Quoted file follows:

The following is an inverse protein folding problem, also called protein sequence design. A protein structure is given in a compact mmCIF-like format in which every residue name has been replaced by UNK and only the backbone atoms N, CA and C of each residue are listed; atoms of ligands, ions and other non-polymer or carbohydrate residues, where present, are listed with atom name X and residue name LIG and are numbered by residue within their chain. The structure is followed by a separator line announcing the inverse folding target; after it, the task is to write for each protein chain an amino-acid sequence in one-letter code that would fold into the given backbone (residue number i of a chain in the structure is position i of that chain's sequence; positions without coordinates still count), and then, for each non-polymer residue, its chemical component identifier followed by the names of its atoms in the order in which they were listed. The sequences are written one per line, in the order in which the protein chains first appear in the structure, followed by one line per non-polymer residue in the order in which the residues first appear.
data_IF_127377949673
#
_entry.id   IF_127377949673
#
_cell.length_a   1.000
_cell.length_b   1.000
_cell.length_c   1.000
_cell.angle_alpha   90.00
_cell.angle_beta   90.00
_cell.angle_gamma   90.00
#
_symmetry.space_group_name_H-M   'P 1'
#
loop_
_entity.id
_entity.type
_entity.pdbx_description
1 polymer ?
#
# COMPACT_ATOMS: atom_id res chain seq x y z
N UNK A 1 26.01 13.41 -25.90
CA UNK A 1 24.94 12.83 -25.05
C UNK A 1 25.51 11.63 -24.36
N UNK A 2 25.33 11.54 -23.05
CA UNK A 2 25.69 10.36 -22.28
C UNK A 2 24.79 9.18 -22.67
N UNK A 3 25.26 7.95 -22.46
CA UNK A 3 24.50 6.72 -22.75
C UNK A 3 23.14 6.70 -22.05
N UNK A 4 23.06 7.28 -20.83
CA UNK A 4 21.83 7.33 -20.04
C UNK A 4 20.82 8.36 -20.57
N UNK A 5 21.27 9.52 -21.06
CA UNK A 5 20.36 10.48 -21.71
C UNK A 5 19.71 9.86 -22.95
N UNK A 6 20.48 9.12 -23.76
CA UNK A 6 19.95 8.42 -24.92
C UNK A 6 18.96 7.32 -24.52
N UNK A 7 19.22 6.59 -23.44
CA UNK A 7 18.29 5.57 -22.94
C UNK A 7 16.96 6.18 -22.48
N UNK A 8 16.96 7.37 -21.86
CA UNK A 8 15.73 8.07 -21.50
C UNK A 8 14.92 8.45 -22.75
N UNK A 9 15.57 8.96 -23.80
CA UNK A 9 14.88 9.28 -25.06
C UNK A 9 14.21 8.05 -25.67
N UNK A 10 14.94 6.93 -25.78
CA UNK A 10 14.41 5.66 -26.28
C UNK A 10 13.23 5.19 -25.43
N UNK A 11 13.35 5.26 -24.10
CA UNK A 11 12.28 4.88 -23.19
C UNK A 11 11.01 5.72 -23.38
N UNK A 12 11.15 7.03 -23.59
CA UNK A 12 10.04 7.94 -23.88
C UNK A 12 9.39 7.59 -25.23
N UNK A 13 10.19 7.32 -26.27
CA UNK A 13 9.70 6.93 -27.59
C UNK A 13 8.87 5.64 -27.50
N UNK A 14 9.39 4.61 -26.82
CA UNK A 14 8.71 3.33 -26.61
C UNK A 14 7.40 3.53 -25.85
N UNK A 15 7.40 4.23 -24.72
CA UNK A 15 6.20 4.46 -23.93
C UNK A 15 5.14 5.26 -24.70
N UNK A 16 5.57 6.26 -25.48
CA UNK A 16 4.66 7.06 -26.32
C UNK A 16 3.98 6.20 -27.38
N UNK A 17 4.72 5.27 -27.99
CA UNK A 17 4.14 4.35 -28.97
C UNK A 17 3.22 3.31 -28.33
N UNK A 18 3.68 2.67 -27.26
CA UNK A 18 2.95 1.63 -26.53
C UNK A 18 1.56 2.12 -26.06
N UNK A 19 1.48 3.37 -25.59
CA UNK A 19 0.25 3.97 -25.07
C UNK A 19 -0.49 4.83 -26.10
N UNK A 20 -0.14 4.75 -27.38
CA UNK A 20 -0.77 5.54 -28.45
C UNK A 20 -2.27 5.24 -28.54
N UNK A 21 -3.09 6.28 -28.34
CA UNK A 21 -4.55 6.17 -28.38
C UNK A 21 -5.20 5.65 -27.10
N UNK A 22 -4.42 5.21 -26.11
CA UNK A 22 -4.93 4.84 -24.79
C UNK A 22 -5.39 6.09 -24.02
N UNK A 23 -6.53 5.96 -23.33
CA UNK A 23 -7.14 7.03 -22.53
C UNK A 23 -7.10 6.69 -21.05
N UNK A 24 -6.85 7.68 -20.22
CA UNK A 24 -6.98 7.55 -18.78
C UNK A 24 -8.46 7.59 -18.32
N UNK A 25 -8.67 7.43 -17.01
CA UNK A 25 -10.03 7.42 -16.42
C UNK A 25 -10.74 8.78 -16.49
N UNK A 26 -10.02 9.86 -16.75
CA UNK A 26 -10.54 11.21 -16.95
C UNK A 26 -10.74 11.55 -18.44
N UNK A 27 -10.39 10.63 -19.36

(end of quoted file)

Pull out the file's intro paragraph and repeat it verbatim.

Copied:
The following is an inverse protein folding problem, also called protein sequence design. A protein structure is given in a compact mmCIF-like format in which every residue name has been replaced by UNK and only the backbone atoms N, CA and C of each residue are listed; atoms of ligands, ions and other non-polymer or carbohydrate residues, where present, are listed with atom name X and residue name LIG and are numbered by residue within their chain. The structure is followed by a separator line announcing the inverse folding target; after it, the task is to write for each protein chain an amino-acid sequence in one-letter code that would fold into the given backbone (residue number i of a chain in the structure is position i of that chain's sequence; positions without coordinates still count), and then, for each non-polymer residue, its chemical component identifier followed by the names of its atoms in the order in which they were listed. The sequences are written one per line, in the order in which the protein chains first appear in the structure, followed by one line per non-polymer residue in the order in which the residues first appear.